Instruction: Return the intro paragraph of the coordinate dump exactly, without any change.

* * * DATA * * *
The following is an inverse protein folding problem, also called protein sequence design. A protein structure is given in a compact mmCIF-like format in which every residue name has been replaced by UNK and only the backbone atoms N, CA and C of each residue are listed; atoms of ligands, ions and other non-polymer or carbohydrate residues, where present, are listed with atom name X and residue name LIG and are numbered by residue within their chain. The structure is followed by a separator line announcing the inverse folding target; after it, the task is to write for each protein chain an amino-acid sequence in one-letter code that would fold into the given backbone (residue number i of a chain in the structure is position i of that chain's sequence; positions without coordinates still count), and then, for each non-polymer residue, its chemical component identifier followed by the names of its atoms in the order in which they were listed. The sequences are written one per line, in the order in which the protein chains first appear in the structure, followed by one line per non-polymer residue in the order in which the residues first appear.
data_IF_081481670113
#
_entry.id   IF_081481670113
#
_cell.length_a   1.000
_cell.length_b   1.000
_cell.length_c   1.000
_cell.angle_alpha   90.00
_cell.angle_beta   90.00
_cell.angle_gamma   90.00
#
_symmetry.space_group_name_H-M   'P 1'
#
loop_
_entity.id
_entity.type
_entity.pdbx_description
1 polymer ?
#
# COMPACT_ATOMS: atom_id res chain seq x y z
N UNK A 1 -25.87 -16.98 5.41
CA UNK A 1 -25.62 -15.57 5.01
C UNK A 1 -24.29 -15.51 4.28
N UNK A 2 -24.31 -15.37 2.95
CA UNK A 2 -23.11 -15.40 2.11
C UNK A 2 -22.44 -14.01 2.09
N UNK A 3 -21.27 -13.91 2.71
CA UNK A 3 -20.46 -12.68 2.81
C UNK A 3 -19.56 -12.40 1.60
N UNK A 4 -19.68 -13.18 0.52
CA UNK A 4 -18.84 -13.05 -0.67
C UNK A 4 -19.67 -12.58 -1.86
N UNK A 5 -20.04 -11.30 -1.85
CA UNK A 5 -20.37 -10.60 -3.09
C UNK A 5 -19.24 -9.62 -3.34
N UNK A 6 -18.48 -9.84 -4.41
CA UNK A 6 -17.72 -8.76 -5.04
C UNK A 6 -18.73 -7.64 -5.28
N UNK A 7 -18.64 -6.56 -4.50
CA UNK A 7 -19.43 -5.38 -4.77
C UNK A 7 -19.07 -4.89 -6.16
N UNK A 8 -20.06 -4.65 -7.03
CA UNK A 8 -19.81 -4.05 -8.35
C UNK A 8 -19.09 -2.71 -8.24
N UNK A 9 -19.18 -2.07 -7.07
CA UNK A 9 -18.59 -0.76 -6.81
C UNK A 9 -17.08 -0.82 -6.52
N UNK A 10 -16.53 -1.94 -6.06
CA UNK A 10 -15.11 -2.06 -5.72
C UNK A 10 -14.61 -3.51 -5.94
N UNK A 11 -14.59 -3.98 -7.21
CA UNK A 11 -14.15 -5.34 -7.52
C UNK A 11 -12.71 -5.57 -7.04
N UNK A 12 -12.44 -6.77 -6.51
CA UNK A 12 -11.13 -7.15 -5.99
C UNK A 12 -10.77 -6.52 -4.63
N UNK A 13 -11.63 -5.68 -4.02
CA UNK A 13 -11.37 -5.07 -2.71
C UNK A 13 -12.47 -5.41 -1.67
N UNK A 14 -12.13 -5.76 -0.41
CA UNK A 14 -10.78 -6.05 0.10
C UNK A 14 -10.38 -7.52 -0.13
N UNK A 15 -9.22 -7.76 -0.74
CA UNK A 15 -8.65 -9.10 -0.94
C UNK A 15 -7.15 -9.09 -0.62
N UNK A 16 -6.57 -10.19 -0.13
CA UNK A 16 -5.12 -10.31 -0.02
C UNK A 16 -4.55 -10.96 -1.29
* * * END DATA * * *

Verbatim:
The following is an inverse protein folding problem, also called protein sequence design. A protein structure is given in a compact mmCIF-like format in which every residue name has been replaced by UNK and only the backbone atoms N, CA and C of each residue are listed; atoms of ligands, ions and other non-polymer or carbohydrate residues, where present, are listed with atom name X and residue name LIG and are numbered by residue within their chain. The structure is followed by a separator line announcing the inverse folding target; after it, the task is to write for each protein chain an amino-acid sequence in one-letter code that would fold into the given backbone (residue number i of a chain in the structure is position i of that chain's sequence; positions without coordinates still count), and then, for each non-polymer residue, its chemical component identifier followed by the names of its atoms in the order in which they were listed. The sequences are written one per line, in the order in which the protein chains first appear in the structure, followed by one line per non-polymer residue in the order in which the residues first appear.